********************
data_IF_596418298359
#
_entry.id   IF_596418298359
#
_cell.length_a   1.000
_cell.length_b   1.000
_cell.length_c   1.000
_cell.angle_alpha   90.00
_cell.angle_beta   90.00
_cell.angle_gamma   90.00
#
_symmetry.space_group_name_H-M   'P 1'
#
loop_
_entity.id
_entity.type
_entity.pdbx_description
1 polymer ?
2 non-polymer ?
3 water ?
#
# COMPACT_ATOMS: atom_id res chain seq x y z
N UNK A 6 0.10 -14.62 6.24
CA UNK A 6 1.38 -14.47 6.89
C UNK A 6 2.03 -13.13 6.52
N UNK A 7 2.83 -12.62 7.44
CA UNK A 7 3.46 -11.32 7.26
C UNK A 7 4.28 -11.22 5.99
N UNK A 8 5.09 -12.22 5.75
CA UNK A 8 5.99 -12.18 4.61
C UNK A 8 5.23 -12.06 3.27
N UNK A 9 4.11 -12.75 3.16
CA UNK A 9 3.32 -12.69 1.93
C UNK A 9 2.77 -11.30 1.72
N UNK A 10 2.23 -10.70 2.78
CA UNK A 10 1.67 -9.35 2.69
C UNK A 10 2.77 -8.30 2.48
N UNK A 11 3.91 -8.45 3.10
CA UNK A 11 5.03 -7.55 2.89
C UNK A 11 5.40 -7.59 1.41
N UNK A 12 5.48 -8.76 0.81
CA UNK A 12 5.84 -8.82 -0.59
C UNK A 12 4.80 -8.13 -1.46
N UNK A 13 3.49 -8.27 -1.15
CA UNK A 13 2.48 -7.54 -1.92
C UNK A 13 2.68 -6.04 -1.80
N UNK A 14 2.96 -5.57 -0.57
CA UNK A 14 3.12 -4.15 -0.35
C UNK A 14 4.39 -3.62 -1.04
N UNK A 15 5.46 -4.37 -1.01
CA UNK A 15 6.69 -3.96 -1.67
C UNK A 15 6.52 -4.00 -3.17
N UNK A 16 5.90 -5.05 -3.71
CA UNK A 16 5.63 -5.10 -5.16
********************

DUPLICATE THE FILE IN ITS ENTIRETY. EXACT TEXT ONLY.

data_IF_596418298359
#
_entry.id   IF_596418298359
#
_cell.length_a   1.000
_cell.length_b   1.000
_cell.length_c   1.000
_cell.angle_alpha   90.00
_cell.angle_beta   90.00
_cell.angle_gamma   90.00
#
_symmetry.space_group_name_H-M   'P 1'
#
loop_
_entity.id
_entity.type
_entity.pdbx_description
1 polymer ?
2 non-polymer ?
3 water ?
#
# COMPACT_ATOMS: atom_id res chain seq x y z
N UNK A 6 0.10 -14.62 6.24
CA UNK A 6 1.38 -14.47 6.89
C UNK A 6 2.03 -13.13 6.52
N UNK A 7 2.83 -12.62 7.44
CA UNK A 7 3.46 -11.32 7.26
C UNK A 7 4.28 -11.22 5.99
N UNK A 8 5.09 -12.22 5.75
CA UNK A 8 5.99 -12.18 4.61
C UNK A 8 5.23 -12.06 3.27
N UNK A 9 4.11 -12.75 3.16
CA UNK A 9 3.32 -12.69 1.93
C UNK A 9 2.77 -11.30 1.72
N UNK A 10 2.23 -10.70 2.78
CA UNK A 10 1.67 -9.35 2.69
C UNK A 10 2.77 -8.30 2.48
N UNK A 11 3.91 -8.45 3.10
CA UNK A 11 5.03 -7.55 2.89
C UNK A 11 5.40 -7.59 1.41
N UNK A 12 5.48 -8.76 0.81
CA UNK A 12 5.84 -8.82 -0.59
C UNK A 12 4.80 -8.13 -1.46
N UNK A 13 3.49 -8.27 -1.15
CA UNK A 13 2.48 -7.54 -1.92
C UNK A 13 2.68 -6.04 -1.80
N UNK A 14 2.96 -5.57 -0.57
CA UNK A 14 3.12 -4.15 -0.35
C UNK A 14 4.39 -3.62 -1.04
N UNK A 15 5.46 -4.37 -1.01
CA UNK A 15 6.69 -3.96 -1.67
C UNK A 15 6.52 -4.00 -3.17
N UNK A 16 5.90 -5.05 -3.71
CA UNK A 16 5.63 -5.10 -5.16